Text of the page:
Comment (48): A commenter suggested specific wording revisions to proposed § 424.14(d)(5) (§ 424.14(e)(5) in this rule): “For any areas petitioned to be added to critical habitat that were outside the geographical area occupied by the species at the time it was listed, information explaining: (1) Why the species' present range is inadequate to ensure its conservation; (2) why the petitioned area presently contains features essential to the conservation of the species; and (3) how the designation will impact, economically and otherwise, the use of the petitioned area for other purposes. For any areas petitioned to be removed from critical habitat that were outside the geographical area occupied by the species at the time it was listed, information indicating why the petitioned areas are no longer essential to the conservation of the species.”

Our Response: We appreciate the commenter's concern that unoccupied habitat not be added to an existing critical habitat designation without good reason, but choose to retain the proposed language at § 424.14(e)(5): “For areas petitioned to be added to or removed from critical habitat that were outside the geographical area occupied by the species at the time it was listed, Start Printed Page 66472information indicating why the petitioned areas are or are not essential for the conservation of the species.” There are several reasons for this:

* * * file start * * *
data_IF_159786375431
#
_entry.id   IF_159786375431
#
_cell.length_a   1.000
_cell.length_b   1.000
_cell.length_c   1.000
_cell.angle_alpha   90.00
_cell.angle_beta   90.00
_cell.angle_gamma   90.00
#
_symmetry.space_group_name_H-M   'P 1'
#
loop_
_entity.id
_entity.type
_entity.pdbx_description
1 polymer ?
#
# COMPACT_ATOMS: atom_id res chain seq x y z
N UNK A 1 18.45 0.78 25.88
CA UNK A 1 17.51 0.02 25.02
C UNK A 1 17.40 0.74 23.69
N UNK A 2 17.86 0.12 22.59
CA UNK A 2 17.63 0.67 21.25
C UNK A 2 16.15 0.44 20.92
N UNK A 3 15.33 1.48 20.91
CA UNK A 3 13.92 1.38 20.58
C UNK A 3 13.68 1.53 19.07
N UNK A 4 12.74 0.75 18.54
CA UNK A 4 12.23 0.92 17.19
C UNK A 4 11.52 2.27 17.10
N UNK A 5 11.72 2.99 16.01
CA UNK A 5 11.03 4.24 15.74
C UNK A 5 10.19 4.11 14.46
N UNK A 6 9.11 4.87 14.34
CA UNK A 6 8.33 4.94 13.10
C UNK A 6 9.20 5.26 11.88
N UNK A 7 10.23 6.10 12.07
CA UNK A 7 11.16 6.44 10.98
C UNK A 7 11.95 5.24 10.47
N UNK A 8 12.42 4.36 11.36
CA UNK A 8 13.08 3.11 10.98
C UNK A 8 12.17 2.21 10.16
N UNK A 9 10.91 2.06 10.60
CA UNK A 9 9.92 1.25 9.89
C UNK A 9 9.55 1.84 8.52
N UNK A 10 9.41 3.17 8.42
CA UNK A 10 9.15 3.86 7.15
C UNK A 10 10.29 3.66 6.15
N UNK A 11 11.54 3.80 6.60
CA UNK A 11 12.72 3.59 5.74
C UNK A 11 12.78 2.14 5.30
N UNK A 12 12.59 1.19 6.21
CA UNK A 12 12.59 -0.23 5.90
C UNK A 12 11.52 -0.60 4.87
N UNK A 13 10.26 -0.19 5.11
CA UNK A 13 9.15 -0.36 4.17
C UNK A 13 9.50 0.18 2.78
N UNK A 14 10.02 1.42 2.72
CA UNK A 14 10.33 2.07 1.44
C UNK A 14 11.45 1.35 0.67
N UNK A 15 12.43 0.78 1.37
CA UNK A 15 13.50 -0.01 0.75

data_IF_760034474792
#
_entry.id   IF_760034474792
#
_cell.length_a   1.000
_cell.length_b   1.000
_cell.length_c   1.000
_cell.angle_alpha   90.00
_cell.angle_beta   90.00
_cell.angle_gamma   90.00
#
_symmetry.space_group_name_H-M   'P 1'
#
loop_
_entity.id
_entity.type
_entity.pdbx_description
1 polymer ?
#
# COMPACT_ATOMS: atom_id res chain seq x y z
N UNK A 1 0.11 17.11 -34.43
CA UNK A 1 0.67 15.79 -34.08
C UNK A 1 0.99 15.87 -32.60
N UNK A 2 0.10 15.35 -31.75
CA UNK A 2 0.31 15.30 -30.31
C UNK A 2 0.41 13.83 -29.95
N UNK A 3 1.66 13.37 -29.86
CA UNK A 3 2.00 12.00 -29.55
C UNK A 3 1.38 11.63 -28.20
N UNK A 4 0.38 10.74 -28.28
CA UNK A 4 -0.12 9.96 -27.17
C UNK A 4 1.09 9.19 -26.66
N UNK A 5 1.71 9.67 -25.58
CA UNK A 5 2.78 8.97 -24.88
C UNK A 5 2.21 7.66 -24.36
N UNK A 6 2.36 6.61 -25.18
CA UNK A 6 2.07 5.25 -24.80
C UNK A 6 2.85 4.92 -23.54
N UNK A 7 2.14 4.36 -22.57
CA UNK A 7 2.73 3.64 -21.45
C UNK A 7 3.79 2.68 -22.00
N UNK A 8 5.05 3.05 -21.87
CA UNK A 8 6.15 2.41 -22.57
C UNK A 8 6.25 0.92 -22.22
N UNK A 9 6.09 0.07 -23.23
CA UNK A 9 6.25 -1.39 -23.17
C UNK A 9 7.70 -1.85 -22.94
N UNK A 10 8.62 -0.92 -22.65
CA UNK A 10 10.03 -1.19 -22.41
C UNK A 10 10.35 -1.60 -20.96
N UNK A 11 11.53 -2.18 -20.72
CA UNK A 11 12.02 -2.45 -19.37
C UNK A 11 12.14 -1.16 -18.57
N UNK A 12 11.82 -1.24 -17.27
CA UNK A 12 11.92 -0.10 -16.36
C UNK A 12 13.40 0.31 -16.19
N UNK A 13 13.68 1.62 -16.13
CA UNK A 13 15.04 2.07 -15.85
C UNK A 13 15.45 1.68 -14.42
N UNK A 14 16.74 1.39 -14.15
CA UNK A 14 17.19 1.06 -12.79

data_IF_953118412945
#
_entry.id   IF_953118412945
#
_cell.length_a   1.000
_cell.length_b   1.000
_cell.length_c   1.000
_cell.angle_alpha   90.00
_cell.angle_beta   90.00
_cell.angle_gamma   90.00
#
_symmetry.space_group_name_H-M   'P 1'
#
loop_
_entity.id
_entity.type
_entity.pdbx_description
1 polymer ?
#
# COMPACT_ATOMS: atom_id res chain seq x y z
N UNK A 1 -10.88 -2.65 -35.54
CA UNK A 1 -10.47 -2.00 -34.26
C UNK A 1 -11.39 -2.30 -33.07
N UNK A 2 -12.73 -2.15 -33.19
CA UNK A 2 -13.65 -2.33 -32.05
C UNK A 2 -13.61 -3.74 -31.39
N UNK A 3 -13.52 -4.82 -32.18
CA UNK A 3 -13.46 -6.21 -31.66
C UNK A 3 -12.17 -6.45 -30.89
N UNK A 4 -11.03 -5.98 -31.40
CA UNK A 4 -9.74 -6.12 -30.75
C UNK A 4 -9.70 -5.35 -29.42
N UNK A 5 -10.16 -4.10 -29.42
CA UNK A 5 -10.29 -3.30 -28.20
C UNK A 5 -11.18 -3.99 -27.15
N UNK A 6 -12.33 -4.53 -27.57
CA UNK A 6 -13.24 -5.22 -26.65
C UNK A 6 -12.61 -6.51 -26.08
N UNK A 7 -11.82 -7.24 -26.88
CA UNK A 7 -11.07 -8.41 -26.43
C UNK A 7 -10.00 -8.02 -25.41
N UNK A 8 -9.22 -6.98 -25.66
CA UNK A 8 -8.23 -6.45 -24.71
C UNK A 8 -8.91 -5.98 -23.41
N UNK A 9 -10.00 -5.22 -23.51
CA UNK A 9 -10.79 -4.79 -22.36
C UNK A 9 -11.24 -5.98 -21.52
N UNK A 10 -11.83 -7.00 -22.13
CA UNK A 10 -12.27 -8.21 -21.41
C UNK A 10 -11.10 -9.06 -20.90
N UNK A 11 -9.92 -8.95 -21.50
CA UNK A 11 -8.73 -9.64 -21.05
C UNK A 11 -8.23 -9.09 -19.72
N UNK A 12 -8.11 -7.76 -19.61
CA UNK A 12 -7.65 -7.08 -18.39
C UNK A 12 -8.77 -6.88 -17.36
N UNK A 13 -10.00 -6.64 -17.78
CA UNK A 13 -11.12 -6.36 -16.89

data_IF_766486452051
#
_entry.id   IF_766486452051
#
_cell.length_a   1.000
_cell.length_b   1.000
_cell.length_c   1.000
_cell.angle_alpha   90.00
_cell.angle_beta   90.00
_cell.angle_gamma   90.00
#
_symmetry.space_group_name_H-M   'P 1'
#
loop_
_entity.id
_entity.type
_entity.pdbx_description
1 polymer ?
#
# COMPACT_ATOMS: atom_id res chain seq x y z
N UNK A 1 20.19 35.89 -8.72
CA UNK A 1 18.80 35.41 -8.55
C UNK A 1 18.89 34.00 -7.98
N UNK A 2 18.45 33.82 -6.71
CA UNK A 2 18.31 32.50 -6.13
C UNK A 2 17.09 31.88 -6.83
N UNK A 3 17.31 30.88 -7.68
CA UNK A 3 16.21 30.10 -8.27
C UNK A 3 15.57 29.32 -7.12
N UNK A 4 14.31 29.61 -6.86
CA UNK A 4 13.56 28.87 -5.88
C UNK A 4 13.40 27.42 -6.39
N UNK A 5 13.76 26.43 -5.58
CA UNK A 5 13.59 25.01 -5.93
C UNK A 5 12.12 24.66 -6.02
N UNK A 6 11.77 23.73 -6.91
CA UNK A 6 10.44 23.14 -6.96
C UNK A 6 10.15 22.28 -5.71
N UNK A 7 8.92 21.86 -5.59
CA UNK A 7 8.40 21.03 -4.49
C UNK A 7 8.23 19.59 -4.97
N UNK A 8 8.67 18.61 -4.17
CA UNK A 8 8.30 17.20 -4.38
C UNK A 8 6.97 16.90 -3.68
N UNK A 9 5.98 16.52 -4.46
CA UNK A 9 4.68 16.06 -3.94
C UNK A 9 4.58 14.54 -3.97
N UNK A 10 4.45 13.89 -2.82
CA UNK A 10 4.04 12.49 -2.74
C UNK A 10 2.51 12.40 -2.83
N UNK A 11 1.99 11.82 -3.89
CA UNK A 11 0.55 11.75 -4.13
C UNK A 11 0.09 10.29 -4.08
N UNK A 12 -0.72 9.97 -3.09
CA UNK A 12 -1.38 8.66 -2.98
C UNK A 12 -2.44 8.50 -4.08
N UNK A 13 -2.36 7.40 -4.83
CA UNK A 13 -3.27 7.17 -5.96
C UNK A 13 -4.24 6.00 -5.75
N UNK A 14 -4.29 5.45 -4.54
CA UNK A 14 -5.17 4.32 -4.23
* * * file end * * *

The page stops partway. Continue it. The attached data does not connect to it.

• In light of recent revisions to 50 CFR 424.12, the Services are not required to first consider whether a designation limited to present range is adequate to ensure conservation.
  • This provision needs to address requests to add as well as remove unoccupied areas from a critical habitat designation.
  • The language is consistent with the definition of critical habitat in the Act (16 U.S.C. 1532(5)(A)(ii)), which includes unoccupied areas, that is, “specific areas outside the geographical area occupied by the species at the time it is listed in accordance with the provisions of section 4 of this Act, upon a determination by the Secretary that such areas are essential for the conservation of the species.” Unlike the geographical areas occupied by the species at the time it is listed, unoccupied areas need not include the essential PBFs (see 16 U.S.C. 1532(5)(A) (i) of the Act). Therefore, it would be inconsistent with the Act to require such information in requests to revise unoccupied critical habitat.